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Yahoo!'s Misguided Manifesto

Heads don't need to roll at the Internet giant -- except for one.

So, now heads must roll at Yahoo! (YHOO) . If so, I'd like tonominate the first one: Brad Garlinghouse.

Who is Brad Garlinghouse? He's the Internet's own Charlie Brown, a Yahoo! senior vice president prone to griping about peanut butter in his fatuously titled "Peanut Butter Manifesto," in a stark revelation of the managerial crisisthat has swamped Yahoo!'s headquarters, is being taken far too seriously.

The manifesto, apparently written last month, surfaced Saturday on the blog of


Paul Kedrosky

and was quickly picked up by major news outlets. Yahoo!'s stock was off 18 cents in early Monday trading to $26.74.

It's not exactly the kind of manifesto that would make Marx and Engels envious. It whines about Yahoo! workers who "hang around." It makes bizarre boasts like "I bleed purple and yellow" (so do some insects) and "I shaved a Y in the back of my head." Most of all, it churns out vague demands such as "the current business unit structure must go away" and that hoary cliche, "heads must roll."

Garlinghouse is crystal clear, though, on a few points. First and foremost: "I hate peanut butter. We all should." (Right. Tell it to the starving children.)

More worrisome to investors, however, is the idea that Garlinghouse wants to shut down some of Yahoo!'s more innovative new businesses before they've proven themselves, cut ranks by 20%, and hold executives accountable for poor performance.

Here again, Yahoo! should start with accounting for Garlinghouse's performance. Under his watch, Yahoo! Messenger let a huge opportunity for voice-over-Internet protocol, or VoIP, slip through its fingers as


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snapped up Skype. And Yahoo Maildropped behind


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Gmail as the most prestigious Web-based email domain.

That performance has been more chunky than smooth, yet Yahoo! hasgotten off easy. Earlier, Garlinghouse was CEO of VoIP leader Dialpad, which promptly spiraled into bankruptcy, but not before Garlinghouse laid off 90 of his 140 employees. A 2002 case study of Dialpad in the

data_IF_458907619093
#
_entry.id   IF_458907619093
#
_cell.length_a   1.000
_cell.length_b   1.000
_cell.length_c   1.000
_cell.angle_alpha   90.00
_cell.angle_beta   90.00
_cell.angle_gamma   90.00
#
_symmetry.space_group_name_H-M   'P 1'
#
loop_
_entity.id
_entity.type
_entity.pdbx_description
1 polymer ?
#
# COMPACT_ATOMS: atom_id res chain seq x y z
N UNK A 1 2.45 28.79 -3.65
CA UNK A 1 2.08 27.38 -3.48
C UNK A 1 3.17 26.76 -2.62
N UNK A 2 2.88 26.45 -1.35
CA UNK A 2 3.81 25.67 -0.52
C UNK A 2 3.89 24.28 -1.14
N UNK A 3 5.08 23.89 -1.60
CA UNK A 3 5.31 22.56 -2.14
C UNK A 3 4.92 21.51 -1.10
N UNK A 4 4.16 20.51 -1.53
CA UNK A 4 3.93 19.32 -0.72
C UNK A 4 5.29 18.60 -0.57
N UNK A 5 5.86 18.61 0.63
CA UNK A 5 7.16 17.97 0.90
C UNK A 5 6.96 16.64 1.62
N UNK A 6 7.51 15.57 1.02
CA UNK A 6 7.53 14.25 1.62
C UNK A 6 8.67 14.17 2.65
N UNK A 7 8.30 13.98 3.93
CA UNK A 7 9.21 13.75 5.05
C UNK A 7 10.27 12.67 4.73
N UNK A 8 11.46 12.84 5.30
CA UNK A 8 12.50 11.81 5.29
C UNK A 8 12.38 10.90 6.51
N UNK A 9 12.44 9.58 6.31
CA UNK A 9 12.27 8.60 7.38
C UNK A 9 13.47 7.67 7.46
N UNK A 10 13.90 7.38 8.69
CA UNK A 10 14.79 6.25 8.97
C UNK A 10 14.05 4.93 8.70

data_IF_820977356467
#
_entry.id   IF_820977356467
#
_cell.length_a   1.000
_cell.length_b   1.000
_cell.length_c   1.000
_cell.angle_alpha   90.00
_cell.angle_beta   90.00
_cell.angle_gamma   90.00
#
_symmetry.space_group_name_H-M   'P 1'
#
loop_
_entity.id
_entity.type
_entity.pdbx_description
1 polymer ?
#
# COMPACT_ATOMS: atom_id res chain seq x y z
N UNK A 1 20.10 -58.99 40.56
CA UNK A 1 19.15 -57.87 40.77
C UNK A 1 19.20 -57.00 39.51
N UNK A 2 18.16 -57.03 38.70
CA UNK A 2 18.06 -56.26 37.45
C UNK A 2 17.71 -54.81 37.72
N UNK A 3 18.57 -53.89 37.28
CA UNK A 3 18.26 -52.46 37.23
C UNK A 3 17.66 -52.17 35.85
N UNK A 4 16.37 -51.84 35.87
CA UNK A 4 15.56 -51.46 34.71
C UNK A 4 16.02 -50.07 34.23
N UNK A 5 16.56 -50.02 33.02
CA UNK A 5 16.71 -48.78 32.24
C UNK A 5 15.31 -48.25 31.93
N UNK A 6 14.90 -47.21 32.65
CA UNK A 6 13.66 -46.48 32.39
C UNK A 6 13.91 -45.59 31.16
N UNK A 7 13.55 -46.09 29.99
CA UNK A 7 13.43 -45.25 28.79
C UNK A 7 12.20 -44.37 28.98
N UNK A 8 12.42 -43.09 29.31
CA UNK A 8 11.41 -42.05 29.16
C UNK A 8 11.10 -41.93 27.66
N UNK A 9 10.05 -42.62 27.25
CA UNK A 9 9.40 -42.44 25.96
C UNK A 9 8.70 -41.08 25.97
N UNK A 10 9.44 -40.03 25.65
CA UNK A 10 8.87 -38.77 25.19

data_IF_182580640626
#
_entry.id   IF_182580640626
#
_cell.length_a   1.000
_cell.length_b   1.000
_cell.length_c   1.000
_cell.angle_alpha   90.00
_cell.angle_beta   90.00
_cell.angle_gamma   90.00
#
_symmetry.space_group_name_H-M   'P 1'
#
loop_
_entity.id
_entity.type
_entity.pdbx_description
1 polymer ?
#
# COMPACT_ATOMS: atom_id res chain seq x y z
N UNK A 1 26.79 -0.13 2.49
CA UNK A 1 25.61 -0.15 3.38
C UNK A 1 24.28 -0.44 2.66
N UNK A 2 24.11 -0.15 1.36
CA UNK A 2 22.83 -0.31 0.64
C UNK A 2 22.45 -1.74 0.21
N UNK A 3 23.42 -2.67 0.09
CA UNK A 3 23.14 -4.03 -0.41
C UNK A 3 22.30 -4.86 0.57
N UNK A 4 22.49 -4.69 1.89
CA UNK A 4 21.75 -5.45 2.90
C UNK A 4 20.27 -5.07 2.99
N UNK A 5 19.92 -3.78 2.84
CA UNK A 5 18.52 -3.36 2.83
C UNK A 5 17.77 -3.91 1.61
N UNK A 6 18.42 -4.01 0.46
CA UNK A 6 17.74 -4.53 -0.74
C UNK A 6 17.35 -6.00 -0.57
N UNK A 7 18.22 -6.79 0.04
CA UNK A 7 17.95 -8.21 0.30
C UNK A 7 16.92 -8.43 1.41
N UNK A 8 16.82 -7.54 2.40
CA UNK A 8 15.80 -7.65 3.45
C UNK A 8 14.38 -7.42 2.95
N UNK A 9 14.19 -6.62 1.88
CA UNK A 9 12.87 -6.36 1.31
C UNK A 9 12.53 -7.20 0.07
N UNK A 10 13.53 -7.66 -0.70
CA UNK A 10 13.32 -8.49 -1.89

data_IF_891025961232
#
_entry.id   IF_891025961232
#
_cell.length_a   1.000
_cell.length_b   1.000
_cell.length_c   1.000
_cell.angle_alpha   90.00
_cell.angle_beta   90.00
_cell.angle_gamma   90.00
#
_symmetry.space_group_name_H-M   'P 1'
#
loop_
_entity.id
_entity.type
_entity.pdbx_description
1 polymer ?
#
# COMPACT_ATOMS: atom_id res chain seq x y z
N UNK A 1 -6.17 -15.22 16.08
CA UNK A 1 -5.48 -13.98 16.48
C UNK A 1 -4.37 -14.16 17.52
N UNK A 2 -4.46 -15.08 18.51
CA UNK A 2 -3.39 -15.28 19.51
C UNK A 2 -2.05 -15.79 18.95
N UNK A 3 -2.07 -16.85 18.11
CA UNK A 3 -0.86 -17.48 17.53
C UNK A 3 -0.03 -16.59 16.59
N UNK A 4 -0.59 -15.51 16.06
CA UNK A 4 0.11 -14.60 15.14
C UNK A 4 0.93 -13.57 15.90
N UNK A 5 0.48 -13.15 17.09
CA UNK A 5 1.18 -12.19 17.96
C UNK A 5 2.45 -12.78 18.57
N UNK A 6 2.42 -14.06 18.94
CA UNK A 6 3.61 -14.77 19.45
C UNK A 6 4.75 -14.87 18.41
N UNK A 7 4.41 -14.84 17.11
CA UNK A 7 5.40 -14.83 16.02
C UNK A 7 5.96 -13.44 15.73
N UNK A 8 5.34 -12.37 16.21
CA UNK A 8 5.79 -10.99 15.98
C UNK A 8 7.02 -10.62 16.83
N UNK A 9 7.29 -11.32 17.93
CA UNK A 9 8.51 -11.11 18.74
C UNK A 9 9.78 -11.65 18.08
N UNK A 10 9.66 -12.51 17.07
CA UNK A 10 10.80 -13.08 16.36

Harvard Business Review

discussed how Garlinghouse struggled with a failed business model while rival Net2Phone won a $1.4 billion investment from


as well as deals with


and Yahoo!.

Before Dialpad, Garlinghouse was a venture capital investor at



, one of the most spectacular dot-com blowouts. Its stock has fallen from $164 in 2000 to $1.40 today. CMGI wasn't content to be an overvalued, money-losing Internet company; it wanted to breed dozens of them, some under the brown thumb of Brad Garlinghouse.

In 2003, Garlinghouse drifted into Yahoo!, where a signature deal was acquiring -- no kidding -- Dialpad to create a VoIP division you've probably never used. It's not clear if Garlinghouse owned any of the Dialpad shares that Yahoo! bought in the transaction, but Dialpad seems to have since morphed into one of the superfluous lines of business that Garlinghouse is now advocating shuttering.

Let me be clear about where I'm coming from: I'm neither long nor short Yahoo!. I have never worked there.

But I use its site daily, and I have interviewed smart, entrepreneurial people there who, if laid off, wouldn't have trouble finding a job at one of Yahoo!'s fast-growing rivals. I'd even bet the Peanut Butter Manifesto's leak has inspired some of Yahoo's more valued workers to send out their resumes.

That's what happens when memos surface urging a company to kick as much as 20% of its staff to the curb. One in five Yahoo!s? Good grief. Where did that figure come from? It sounds like a big number somebody pulled out of his peanut butter jar, one meant to make a dramatic point. Sad to say, it did just that.

This is a move that, long term, will hurt Yahoo! investors as much as anyone. Along with Google, Yahoo! is one of the brightest beacons of innovation in the Internet sector -- which, far from retrenching, still has the potential to drive revenue and profit for years, if not decades. What Garlinghouse advocates is dimming that beacon and snuffing out promising ideas that could bring new revenue streams.

The worst thing about this panic-room strategy is that it's a complete capitulation to Google right when Yahoo! finally has a shot, with Panama, at improving its share of the search-advertising market. Sure, Yahoo! is losing its momentum. But this response is a power play not from an MBA textbook but from Machiavelli.

Just because some start-ups that Garlinghouse incubated at CMGI deserved mercy killings doesn't mean the same fate should befall young projects at Yahoo!, where the technological know-how is deeper and project management is more seasoned. Cutting back is sure to weaken Yahoo! when it should be growing.

But why take my word for it? Here's Garlinghouse in that 2002 Harvard case study on the peril of "irrational" layoffs: "If you cut your headcount, you destroy your ability to grow ... so you cut your headcount again to reduce burn. The result: a death spiral!"

If Yahoo!'s top executives give in to Chainsaw Charlie Brown, the stock will surely pop. But when it does, Yahoo! investors would be smart to cash out ahead of the death spiral. Do not pass go. Do not look back. Just take the money and run. As for Yahoo!, the grief will not be good.